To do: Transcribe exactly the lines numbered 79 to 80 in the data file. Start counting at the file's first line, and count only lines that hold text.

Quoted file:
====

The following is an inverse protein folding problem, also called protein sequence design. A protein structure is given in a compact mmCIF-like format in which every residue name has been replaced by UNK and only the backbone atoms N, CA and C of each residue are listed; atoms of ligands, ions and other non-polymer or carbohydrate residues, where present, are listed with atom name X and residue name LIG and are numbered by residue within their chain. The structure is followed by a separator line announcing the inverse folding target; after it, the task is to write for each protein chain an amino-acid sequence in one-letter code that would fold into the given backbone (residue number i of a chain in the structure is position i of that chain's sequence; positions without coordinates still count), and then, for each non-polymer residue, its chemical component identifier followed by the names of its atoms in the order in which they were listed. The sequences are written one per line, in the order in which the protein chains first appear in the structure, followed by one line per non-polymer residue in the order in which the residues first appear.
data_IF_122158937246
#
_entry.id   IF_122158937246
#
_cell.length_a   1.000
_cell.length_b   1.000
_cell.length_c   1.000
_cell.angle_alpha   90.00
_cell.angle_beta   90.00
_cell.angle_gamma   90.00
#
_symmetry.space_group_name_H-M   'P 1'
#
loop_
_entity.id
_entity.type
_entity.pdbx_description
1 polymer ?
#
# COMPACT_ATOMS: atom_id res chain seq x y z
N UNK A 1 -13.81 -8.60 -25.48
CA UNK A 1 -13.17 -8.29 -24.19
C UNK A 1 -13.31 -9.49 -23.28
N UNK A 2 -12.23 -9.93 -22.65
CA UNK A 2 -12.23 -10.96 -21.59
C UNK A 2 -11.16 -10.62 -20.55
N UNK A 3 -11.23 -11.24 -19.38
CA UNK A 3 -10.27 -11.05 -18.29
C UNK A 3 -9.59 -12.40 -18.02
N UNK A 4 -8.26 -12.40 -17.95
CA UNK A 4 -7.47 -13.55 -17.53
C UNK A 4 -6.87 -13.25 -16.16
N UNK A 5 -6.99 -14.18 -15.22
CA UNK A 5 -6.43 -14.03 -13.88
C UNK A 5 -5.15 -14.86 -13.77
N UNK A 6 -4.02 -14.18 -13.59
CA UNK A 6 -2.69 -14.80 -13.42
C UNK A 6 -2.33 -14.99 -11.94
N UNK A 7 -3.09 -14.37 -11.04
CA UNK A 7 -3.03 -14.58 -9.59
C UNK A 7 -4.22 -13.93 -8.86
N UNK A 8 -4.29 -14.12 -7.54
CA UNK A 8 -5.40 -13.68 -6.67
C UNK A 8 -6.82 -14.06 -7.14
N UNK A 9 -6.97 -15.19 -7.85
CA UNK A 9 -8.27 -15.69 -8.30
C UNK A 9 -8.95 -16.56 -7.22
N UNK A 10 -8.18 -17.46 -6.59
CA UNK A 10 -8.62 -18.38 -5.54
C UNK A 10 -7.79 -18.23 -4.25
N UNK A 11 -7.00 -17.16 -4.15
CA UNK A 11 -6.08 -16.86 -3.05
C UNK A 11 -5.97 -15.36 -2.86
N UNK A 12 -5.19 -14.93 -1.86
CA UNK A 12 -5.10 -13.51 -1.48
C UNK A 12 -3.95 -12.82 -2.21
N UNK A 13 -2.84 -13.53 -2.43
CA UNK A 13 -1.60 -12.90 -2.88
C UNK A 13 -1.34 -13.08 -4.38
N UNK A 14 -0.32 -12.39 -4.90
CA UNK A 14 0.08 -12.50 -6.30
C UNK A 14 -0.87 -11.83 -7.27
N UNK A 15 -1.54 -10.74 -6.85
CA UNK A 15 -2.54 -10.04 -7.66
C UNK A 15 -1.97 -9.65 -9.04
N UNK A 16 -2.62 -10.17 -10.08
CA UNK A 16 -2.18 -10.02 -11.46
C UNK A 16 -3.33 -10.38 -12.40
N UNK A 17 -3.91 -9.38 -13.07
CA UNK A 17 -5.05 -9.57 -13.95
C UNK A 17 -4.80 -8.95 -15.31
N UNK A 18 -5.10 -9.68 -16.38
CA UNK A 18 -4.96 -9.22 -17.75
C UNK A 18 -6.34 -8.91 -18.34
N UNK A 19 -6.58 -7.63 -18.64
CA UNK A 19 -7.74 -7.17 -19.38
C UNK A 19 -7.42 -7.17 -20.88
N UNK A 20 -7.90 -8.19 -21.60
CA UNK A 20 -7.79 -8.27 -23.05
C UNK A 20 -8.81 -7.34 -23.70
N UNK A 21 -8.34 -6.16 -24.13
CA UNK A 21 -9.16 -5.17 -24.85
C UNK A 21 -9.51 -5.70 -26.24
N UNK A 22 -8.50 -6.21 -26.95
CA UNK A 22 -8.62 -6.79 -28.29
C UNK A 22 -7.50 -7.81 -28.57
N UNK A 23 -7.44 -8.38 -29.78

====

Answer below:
N UNK A 20 -7.90 -8.19 -21.60
CA UNK A 20 -7.79 -8.27 -23.05